21 April – 14 May

Peanut Gallery presents ‘BABLIENS’, an exhibition of six fierce female illustrators from around the world. This exhibition is a celebration of the divine feminine that simultaneously seeks to tear down the patriarchy. ‘BABLIENS’ is about embracing one’s power, sexuality and identity, shining bright despite societal expectations and pressures of conforming to the norm.

This exhibition recognizes the spectrum of gender experiences and invites viewers to traverse the private worlds of these six artists. Some open doors to very intimate spheres, such as Jordyn McGeachin (MEL), whose confessional, loaded drawings explore modern romance via online dating. These works are brilliant, vulnerable and incredibly relatable. The original pieces created for BABLIENS explore romance, sex and the thoughts/anxiety that is sometimes attached to those things.

Frances Cannon’s (MEL) work is also primarily based on personal experiences. Her work focuses on the female body and the female psyche, in particular “examining what it is like to be a woman in contemporary times; looking at ideas of body-love and body-loathing, anxiety, relationships, sex and sexuality, gender, and bodily functions.”

Paris-based illustrator, designer and tattoo artist Anna Wanda Gogusey’s (FR) work has a tinge of morbid and macabre. Crescent moons, flowers and warring animals frequent her work. She is inspired by legends, superstitions and popular culture. It is her second time exhibiting in Adelaide, having participated in Tiny Universes at Tooth & Nail Gallery in 2013, also curated by Fruzsi Kenez.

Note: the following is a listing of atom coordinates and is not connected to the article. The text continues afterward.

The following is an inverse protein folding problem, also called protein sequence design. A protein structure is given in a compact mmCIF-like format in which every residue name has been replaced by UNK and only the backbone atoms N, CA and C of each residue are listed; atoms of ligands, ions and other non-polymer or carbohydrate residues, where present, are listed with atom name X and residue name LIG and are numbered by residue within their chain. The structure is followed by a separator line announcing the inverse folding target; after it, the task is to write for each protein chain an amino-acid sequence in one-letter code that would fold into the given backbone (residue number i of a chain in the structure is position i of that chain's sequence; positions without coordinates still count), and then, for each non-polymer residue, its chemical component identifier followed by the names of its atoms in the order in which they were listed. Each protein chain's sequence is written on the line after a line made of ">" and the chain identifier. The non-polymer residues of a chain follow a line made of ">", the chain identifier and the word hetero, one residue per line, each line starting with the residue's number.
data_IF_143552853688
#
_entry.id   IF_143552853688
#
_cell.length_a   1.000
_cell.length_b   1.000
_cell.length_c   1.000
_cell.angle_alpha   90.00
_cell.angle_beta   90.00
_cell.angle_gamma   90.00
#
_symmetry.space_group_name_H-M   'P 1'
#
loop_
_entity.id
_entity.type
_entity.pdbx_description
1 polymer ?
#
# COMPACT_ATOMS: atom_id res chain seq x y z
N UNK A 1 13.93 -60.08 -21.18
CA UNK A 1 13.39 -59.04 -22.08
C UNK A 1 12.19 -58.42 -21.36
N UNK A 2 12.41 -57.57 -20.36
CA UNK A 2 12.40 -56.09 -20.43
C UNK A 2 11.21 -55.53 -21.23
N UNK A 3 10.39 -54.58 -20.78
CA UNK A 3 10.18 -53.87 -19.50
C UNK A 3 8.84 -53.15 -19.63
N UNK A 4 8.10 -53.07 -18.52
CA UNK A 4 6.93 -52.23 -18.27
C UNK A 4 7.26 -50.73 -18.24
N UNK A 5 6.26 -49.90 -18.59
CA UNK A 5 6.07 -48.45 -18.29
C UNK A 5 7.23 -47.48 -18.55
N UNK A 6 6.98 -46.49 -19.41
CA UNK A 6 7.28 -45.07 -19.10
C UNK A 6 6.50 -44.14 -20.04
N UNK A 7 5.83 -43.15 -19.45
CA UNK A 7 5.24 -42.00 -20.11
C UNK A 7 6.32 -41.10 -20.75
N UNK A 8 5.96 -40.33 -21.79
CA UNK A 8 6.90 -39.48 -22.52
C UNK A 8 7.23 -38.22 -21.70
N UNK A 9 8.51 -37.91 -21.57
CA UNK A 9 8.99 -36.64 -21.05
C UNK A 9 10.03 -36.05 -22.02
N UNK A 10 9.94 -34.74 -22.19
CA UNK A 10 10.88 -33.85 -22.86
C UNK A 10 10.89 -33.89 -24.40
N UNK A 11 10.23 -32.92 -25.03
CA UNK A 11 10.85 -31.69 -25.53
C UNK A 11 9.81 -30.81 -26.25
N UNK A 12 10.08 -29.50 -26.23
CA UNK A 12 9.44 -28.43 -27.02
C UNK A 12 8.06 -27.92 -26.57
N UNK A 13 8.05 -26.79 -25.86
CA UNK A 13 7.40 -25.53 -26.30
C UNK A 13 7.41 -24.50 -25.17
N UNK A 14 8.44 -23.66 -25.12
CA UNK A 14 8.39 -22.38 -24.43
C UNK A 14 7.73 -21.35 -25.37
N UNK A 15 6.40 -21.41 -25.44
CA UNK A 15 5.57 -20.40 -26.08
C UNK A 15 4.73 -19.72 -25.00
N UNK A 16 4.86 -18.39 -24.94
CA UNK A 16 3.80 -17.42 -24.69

Nes Vuckovic (USA) is a Chicago-based illustrator and cartoonist with a love for the sometimes dark, slightly awkward and all round unusual. She has created a series of nine prints specifically for this exhibition, five complete with an additional manual manipulation with colour pencil, making them a one of a kind original work.

Tayla Broekman (MEL) works almost exclusively in gouache, creating work so flawless it appears as a digital dream. Her work often features anthropomorphic animal portraits, women drifting in dream, infused with elements of Japanese culture.

In the series created for BABLIENS, Ban She (ADL) seeks beauty in the banal, with each small felt marker on paper piece offering a peek into the private lives of women. Through relatable scenes depicting mundane, everyday activities, Ban She communicates a message of sisterhood, acceptance and positivity.

This exhibition is the brainchild of Peanut Gallery director Fruzsi Kenez, who has long dreamed of bringing this unique energy to Adelaide. BABLIENS is open for viewing for three weeks, from the 21st of April until the 14th of May 2017.

Fruzsi Kenez